This article was originally published by The Mennonite

Where have all the youth gone

Elisabeth Wilder lives in Harrisonburg, Virginia, and is studying at Eastern Mennonite University. You can usually find her with a cup of coffee in her hand and her trusty planner by her side as she goes between classes, meetings, and other campus activities. Elisabeth is the newest blogger for The Mennonite, Inc. 

“Atheism is rampant on this campus,” said my Eastern Mennonite University professor. “You would be surprised how many people don’t have a faith connection.”

I am not surprised.

In both faith institutions I have been a part of–Hesston (Kansas) College and EMU (Harrisonburg, Virginia)–I have encountered atheists, agnostics and many others journeying on their spiritual path. We’ve talked about faith, broken bread together and mourned the damage the church has done throughout history and how it continues to marginalize people.

Developmentally, young adulthood is when youth begin to reformulate their beliefs. Many young adults no longer see God as a mythic figure that grants wishes or the parent figure that punishes them when they sin. God is real or not real. Faith may not mean all the same things learned in Sunday School or in the home.

For many, this is old news. Congregations have fretted for decades about whether youth raised in the church will carry on the faith tradition or if they will be seduced by the ways of the world. You can find blogs, books, and reading material galore about why you won’t see Millennials and Generation Z on a Sunday morning. The consensus from popular sources is that younger generations are becoming more skeptical, don’t see church as a welcoming place or that we are just plain bored with church.

From my own faith journey and from conversations from my friends, I can concur with a lot of the research. All of the research I have come across has left out one essential piece, though, and that’s the fact that there isn’t room for youth in the church.

Sure, everyone is welcome in the church, but the church has been slow and resistant to what youth are bringing to congregations. We are pushing for women in leadership, racial justice, LGBTQ rights, and ethical treatment of the earth. Millennials and Generation Z feel they are defined by what they do rather than what they believe.

Perhaps most detrimentally, church decisions are continually being made by people who are pushing for what the church has been and not what the church can be. It baffles me that congregations of adults across the United States are having meetings about the future of the church and how to draw in youth, but neglect to include young adults in these conversations. Decisions about the future of the church are made by people who are 20+ years older than the people who are considered to be the future of the church.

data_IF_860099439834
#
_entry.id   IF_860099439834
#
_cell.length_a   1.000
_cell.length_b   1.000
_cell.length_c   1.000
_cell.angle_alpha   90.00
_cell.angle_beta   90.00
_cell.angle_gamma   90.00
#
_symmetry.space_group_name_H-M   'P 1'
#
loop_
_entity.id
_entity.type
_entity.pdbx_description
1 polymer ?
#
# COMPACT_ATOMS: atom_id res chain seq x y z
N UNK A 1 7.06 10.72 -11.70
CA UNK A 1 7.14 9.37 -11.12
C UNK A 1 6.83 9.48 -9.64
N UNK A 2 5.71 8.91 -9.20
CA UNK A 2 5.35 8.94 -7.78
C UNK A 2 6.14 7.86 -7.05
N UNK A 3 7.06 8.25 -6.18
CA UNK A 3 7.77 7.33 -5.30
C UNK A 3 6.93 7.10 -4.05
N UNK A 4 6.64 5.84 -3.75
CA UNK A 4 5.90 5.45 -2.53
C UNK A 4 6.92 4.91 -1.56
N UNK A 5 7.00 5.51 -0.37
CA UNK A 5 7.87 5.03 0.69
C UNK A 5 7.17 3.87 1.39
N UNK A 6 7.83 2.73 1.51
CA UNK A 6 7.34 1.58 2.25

Both church leadership and young adults need to work together if the church has a future in the United States. In the Quaker tradition, both conservative and liberal truth are regarded as holy. Truth and God are synonymous, and by looking for truth, one is seeking God. Quakers hold reverence for what was once thought to be true while also acknowledging the movement of the Spirit in our time. I think the Quaker model of listening and discerning is what both young adults and aging church congregations need.

As a community grounded in the Anabaptist tradition, we believe that everyone has equal authority to interpret and understand Scripture. If we really believe that everyone has equal authority, we have to treat each other’s truth as such and discern carefully together. Youth should not be tokenized or demonized for their thoughts on church, nor should older adults be ridiculed for adhering to what they have known to be true.

The church needs to be more open to a changing world, but young adults also need to be patient with a culture that can’t always give them the instant gratification that they have become accustomed to. Like all relationships, there needs to be a healthy balance of give and take.

I have an agreement with my Dad that when he grows into the final years of his life and is unable to take care of himself we will have a very specific conversation so he knows that is time to hand over the keys and let his children handle his affairs. I think it’s time that the church and youth start having similar conversations.


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